In mid-September each year, we greet the fall season with the arrival of the fall equinox (also known as the autumnal equinox). This is the moment when the sun crosses the equator, and those of us living in the Northern Hemisphere will begin to see more darkness than daylight.
No matter what's happening outside your window, weather-wise, this is the start of astronomical fall (different from "meteorological fall," which began on Sept. 1). In 2020, fall officially begins at 9:31 a.m. EDT Tuesday, Sept. 22, 2020.
At this point, the Earth’s tilt is moving away from its maximum lean toward the sun; its rays are aiming directly at the equator.
The autumnal equinox marks the turning point when darkness begins to win out over daylight. Essentially, our hours of daylight — the period of time each day between sunrise and sunset — have been growing slightly shorter each day since the summer solstice in June, which is the longest day of the year (at least in terms of daylight). Then, for the next three months, our hours of daylight continue to grow shorter. At the autumnal equinox, day and night are approximately equal in length. The name ‘equinox’ comes from the Latin word aequus, meaning equal, and nox, meaning night. An equinox occurs twice a year (autumnal and vernal).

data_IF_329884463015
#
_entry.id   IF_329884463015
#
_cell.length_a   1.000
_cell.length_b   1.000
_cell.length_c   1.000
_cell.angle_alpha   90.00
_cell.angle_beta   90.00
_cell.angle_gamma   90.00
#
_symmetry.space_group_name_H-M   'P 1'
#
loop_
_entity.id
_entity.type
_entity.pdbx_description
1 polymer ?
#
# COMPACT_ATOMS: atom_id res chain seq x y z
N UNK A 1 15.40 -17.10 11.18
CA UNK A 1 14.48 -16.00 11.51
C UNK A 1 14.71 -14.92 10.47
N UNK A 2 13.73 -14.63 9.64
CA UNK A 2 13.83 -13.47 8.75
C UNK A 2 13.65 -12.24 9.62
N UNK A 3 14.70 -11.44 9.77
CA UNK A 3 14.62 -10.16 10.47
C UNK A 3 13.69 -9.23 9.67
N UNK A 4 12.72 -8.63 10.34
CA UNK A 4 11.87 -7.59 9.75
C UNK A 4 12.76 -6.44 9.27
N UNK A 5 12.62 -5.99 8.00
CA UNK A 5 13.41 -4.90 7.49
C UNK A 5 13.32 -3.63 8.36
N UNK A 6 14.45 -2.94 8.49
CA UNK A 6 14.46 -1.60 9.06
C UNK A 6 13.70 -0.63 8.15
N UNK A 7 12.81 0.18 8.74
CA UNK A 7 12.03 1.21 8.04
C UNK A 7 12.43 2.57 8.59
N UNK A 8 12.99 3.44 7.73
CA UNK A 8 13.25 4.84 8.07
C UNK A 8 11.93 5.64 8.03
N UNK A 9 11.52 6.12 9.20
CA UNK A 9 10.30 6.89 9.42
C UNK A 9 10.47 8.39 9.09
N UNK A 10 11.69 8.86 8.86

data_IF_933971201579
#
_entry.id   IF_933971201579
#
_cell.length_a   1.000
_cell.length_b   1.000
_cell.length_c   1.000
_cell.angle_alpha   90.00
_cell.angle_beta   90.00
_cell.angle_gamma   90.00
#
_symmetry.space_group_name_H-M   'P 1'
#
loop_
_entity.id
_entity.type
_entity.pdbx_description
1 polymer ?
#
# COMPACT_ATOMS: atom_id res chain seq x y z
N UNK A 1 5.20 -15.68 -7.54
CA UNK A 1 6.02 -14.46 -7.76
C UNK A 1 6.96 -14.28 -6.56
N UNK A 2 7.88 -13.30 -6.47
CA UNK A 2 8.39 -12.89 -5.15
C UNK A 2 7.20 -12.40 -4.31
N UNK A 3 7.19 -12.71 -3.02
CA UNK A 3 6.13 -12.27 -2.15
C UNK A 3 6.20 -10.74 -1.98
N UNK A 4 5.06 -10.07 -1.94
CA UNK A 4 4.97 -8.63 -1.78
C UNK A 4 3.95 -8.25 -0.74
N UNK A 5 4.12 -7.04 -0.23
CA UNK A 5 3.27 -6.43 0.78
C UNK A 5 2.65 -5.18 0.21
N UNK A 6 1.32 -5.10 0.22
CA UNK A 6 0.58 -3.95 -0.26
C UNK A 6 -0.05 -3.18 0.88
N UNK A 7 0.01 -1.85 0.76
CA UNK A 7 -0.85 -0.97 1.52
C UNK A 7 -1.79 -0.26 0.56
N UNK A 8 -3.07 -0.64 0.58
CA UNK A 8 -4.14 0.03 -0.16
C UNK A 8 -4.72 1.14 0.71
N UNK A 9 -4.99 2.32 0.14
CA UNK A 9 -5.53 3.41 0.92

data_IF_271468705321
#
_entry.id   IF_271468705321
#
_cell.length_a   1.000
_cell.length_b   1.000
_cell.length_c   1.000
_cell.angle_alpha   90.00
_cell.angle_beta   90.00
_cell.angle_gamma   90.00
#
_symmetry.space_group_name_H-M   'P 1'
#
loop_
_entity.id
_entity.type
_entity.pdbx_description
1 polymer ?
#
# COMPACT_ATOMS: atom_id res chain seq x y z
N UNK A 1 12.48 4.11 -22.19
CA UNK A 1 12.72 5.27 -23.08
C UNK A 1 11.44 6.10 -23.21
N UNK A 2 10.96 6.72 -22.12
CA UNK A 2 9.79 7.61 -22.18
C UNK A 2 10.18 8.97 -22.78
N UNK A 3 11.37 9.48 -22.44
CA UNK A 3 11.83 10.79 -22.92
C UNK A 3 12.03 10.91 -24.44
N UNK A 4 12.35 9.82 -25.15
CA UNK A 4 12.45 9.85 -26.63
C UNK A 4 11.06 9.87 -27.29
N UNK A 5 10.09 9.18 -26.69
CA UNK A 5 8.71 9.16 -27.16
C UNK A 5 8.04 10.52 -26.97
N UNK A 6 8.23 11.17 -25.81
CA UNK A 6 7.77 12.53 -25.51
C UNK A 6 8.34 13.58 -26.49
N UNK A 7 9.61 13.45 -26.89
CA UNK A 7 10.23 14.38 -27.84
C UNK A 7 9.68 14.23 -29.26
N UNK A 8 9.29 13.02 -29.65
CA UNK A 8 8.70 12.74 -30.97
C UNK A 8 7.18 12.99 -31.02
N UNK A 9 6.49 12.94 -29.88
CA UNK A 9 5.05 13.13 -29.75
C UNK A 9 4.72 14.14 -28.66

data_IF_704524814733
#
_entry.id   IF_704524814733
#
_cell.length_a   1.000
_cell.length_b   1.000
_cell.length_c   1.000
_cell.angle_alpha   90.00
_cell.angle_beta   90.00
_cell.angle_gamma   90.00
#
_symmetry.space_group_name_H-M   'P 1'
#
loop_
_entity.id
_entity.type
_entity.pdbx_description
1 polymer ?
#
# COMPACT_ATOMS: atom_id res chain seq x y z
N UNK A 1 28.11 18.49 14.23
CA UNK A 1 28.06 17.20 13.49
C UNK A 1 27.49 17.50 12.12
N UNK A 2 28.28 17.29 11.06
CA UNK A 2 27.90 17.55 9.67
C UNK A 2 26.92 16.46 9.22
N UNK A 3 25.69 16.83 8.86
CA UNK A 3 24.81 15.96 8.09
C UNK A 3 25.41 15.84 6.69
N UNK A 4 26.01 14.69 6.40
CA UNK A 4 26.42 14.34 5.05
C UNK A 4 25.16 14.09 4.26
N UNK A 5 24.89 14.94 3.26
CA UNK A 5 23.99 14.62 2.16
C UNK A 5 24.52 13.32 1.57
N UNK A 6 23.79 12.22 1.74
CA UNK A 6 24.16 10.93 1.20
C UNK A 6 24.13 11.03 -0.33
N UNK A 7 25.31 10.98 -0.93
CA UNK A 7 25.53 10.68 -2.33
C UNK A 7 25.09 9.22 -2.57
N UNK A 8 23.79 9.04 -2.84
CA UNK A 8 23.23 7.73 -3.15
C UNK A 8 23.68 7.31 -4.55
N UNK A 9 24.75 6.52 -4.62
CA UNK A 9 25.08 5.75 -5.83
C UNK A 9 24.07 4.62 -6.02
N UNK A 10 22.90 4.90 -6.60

Everywhere you look, you can see the visible changes as nature prepares for winter: birds are flying south, temperatures are getting cooler, leaves are changing colors, and animals' coats are thickening, to name a few.
In mid-December, we will experience the winter solstice, which will mark the shortest day of the year in terms of hours of daylight. After the winter solstice, the days will begin to grow longer again. It will take another three months, until the vernal equinox (also called the spring equinox) for the periods of daylight and darkness to reach equilibrium once again.
From the vernal equinox, the days will continue to grow longer, until we reach the summer solstice again, and the whole cycle begins anew!
For more timely tips and trivia about the seasons, be sure to check out the Farmers’ Almanac’s Web site at www.FarmersAlmanac.com.